Table 1: Program promoting food consumption for sodium reduction

After raising awareness, participatory goal setting was conducted through workshops at which participants were asked to analyze obstacles to reduce sodium intake. They then established a mutual agreement to mobilize behavioral changes including:

  1. Reading the nutrition labels
  2. Eating fresh fruits without the salt and chili dip
  3. Tasting food before seasoning it
  4. Refraining from salty food
  5. Reducing sauces particularly tomato ketchup 6. Cutting down on processed food
  6. Cutting down on fast food
  7. Growing vegetables to get fresh ones.

The participants also learned how to calculate their daily sodium intake from the manuals on nutritional labels of seasonings and processed foods, and discussed with their peers. Food records were completed for monitoring and following up to ensure behavioral change along with use of social media.

Ethical consideration

This study was approved by the Ethical Committee, Faculty of Medicine Ramathibodi Hospital, Mahidol University (No.2559/31: 01-59-31). The participants were approached and informed of study details before informed consent was obtained with a right to withdraw from the study at any time.Data were kept confidentially.

Data analysis

Descriptive statistics were used for demographic data. One-way Repeated Measures ANOVA was used to compare urinary sodium and knowledge while Paired t-test was used to compare sodium consumption behavior at baseline and after the program. Bonferroni was used for multiple comparison.

There was no dropping out over the period of the study. Majority of participants were female (92.5%) with a mean age of 19.6 ± 0.6 years, with a normal body mass index (55.5%). Approximately 10.4% of the participants were overweight (BMI 23-24.9 kg/m2), while 24.9% were underweight (BMI < 18.5 kg/m2). Their mean systolic blood pressure was 104.1±10.8 mmHg, and diastolic blood pressure was 67.4 ± 7.9 mmHg.

Overall knowledge on sodium consumption and subscales on consequence of high sodium intake, and nutrition label were moderate, while food containing sodium was good, and hidden sodium content was poor. One-way Repeated Measure ANOVA and multiple comparison revealed that after the program, knowledge was higher than before the program and the baseline (< 0.001) while no difference was found between baseline and before the program (Table 2, 3, 4).

The overall sodium consumption behavior and subscales, including use of nutrition label, consumption of food containing sodium, and use of seasonings were moderate. Paired t-test revealed that after the program, mean score of sodium consumption behavior was lower than baseline (Table 2, 5).

Urinary sodium was 1,685.3 ± 800.3 mg/day on average. One-way Repeated Measure ANOVA and multiple comparison revealed that after the program, urinary sodium was lower than before the program and the baseline (< 0.001) while the urinary sodium before the program was higher than the baseline (< 0.001) (Table 2, 3, 4).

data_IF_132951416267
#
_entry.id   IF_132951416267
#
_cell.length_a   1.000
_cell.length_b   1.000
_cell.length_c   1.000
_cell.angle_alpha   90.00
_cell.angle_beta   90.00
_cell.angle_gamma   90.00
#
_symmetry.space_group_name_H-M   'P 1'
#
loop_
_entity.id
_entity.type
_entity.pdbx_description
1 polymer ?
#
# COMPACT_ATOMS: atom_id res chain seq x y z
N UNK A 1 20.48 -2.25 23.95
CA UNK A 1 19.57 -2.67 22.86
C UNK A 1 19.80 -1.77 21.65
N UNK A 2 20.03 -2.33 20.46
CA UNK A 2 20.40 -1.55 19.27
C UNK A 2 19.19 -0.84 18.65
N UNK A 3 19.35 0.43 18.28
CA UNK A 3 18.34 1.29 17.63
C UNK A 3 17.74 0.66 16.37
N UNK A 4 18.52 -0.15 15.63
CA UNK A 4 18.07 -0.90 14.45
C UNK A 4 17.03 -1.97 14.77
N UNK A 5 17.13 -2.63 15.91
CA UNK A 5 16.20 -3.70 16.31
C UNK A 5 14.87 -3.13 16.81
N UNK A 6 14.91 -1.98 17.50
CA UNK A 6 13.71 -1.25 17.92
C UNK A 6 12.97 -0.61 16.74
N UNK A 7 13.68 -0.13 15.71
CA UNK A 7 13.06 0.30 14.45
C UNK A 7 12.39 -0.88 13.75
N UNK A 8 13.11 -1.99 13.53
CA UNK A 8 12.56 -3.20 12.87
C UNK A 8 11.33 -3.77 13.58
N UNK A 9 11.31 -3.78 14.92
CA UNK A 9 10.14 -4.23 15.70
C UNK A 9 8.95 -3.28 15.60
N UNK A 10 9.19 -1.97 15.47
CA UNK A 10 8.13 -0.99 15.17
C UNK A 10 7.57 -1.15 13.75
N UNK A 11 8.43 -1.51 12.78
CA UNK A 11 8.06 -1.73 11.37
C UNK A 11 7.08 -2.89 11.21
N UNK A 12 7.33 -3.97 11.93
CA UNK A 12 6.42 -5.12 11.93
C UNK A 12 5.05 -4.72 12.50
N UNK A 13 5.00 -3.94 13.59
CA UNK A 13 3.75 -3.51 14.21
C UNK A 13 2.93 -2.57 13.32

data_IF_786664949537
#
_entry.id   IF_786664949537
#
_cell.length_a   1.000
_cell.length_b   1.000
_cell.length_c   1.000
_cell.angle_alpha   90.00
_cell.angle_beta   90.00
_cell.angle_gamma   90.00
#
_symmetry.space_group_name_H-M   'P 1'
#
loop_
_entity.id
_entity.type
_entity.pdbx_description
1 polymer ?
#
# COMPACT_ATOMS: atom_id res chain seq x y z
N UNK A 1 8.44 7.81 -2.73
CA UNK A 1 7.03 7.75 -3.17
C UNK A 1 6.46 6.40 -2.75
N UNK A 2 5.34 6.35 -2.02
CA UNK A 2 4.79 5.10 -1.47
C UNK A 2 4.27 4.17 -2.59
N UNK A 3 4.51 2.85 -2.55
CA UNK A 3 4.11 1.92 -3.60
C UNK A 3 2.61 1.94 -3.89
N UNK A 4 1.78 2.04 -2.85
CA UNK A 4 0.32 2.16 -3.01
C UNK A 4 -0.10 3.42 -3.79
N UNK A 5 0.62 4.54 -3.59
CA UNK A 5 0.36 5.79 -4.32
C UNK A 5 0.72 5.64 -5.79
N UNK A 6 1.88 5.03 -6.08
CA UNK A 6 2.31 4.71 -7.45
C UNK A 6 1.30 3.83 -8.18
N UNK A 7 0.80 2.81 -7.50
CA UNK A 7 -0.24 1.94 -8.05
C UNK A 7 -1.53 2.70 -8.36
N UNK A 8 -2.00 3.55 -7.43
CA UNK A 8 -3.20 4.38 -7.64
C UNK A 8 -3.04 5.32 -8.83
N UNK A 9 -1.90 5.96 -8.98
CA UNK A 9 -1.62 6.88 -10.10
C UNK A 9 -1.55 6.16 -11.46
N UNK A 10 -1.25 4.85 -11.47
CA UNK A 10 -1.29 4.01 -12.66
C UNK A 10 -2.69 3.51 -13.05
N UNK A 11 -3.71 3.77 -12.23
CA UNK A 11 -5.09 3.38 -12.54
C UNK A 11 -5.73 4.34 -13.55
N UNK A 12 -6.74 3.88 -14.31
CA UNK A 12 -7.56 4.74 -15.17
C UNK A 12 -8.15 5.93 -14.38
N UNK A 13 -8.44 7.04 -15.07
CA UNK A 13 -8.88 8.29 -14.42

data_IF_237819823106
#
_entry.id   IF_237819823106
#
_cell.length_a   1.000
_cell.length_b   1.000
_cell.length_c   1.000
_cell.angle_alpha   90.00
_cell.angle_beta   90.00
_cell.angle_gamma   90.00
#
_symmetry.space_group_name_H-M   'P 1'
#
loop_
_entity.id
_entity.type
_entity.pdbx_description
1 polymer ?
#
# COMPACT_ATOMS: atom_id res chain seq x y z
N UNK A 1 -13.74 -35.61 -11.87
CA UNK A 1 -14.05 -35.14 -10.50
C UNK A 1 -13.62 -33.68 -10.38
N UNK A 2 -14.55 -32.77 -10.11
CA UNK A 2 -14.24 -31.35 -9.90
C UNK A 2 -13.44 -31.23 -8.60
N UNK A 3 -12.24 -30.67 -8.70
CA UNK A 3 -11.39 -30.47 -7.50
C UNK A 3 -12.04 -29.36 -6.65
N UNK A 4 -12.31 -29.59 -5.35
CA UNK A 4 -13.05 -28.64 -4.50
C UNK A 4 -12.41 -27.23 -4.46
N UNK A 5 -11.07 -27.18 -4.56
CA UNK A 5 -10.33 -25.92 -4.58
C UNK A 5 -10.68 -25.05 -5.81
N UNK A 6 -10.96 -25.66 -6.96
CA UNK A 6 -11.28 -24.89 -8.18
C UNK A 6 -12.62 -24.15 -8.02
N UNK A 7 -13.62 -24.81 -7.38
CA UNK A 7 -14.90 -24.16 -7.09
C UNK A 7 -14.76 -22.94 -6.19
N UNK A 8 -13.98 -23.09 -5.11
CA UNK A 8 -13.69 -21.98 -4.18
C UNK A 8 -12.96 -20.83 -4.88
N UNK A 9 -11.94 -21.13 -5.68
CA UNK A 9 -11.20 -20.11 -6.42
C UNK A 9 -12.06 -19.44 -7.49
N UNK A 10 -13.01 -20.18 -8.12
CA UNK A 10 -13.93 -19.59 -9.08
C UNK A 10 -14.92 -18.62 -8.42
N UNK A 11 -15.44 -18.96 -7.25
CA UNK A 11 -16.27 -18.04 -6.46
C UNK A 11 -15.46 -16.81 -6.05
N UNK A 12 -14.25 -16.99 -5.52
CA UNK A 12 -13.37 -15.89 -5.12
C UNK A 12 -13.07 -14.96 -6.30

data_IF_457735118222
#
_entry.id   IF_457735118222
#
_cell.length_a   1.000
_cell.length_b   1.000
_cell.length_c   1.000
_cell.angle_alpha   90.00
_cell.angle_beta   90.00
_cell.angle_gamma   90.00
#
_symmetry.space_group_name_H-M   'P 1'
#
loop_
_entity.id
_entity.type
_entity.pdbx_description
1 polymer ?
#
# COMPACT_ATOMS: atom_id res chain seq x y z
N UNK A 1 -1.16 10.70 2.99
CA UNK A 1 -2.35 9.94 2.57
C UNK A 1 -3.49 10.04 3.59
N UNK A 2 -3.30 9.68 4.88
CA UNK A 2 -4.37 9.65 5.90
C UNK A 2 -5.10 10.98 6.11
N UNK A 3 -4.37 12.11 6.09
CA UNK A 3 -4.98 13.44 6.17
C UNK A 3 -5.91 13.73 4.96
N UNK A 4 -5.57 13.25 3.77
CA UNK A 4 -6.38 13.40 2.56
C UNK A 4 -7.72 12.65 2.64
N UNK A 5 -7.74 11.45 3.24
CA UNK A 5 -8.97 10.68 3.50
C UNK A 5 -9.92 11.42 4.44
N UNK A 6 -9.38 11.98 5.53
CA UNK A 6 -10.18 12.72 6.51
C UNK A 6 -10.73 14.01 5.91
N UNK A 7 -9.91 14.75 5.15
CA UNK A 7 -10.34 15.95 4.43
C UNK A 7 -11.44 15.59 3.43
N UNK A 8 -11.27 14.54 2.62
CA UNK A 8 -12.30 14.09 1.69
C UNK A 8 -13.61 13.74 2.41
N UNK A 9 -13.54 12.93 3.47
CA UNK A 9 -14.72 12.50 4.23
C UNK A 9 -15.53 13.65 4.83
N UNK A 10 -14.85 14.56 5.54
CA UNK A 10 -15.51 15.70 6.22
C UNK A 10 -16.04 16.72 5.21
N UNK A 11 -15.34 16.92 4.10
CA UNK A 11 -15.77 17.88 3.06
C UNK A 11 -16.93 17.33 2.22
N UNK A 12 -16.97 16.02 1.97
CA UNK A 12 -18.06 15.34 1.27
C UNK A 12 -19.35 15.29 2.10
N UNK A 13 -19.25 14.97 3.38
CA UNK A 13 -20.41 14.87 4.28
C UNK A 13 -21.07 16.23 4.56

Table 2 : Baseline knowledge, behaviors, and urinary sodium of the participants (n = 173) 

Table 3 : Comparison of knowledge, and urinary sodium in participants at baseline, before program, and after program using One Way Repeated measures ANOVA (n = 173)


Table 4 : Comparison of knowledge, and urinary sodium in participants at baseline, before program, and after program using One Way Repeated measures ANOVA (n = 173)


Table 5 : Comparison of sodium consumption behaviors in participants at baseline and after the program using Paired t-test (n = 173)

At baseline, the participants had a moderate level of knowledge and sodium consumption behavior, consistent with their urinary sodium. The average of urinary sodium in this study was lower than the most recent national survey.This may be partly due to a response to sodium reduction policy.

The results showed that knowledge on sodium consumption was not changed in the control period while it increased in the intervention period. Also, the score of sodium consumption behavior was significantly lower after the program than the baseline. Moreover, the urinary sodium increased in the control period but decreased in the intervention period, indicating that the program promoting food consumption for sodium reduction enabled the participants to increase their knowledge and reduce sodium consumption behavior, resulting in decreased urinary sodium.

The program raised participants’ awareness of problems caused by the consumption of food high in sodium through use of the saline meter in various foods on campus which could help them become aware of selecting food with low sodium in everyday situations. In addition, the participants set a goal to reduce sodium and mobilize behavioral modification in their peer groups that were considered a social and environmental factor facilitating behavioral modification, resulting in better sodium consumption behavior. Although adolescents generally tend to prefer a single ready-to-eat dish, which results in sodium consumption that exceeds the recommendation,24 the goal to drive behavioral modification was set and theparticipants were informed that consumption of food containing low sodium could help prevent hypertension.

Results in this study indicated that the program promoting food consumption for sodium reduction was sufficient to reduce sodium consumption behaviors and urinary sodium in the participants. The results were consistent with previous studies that used participatory process, medias, and groupsupport for behavioral modification.25-27

 A one-group quasi-experimental design with self-control was used in this study. The findings may have resulted from testing effect for the knowledge test. However, this design helped reduce errors that may have been caused by individual differences.

Based on the study results, it is recommended that health teams apply the program including raising awareness, aiming at target outcome, mobilizing changes and innovation, and assuring synergy as appropriate to promote food consumption for sodium reduction among nursing students and extend to other populations

After the program, knowledge was significantly higher while urinary sodium was lower than before the program and baseline. Sodium consumption behaviors were lower after the program than baseline.

The authors are thankful to all participants in this study, Ramathibodi School of Nursing, Faculty of Medicine Ramathibodi Hospital, Mahidol University and the Global Network for Health for research funding.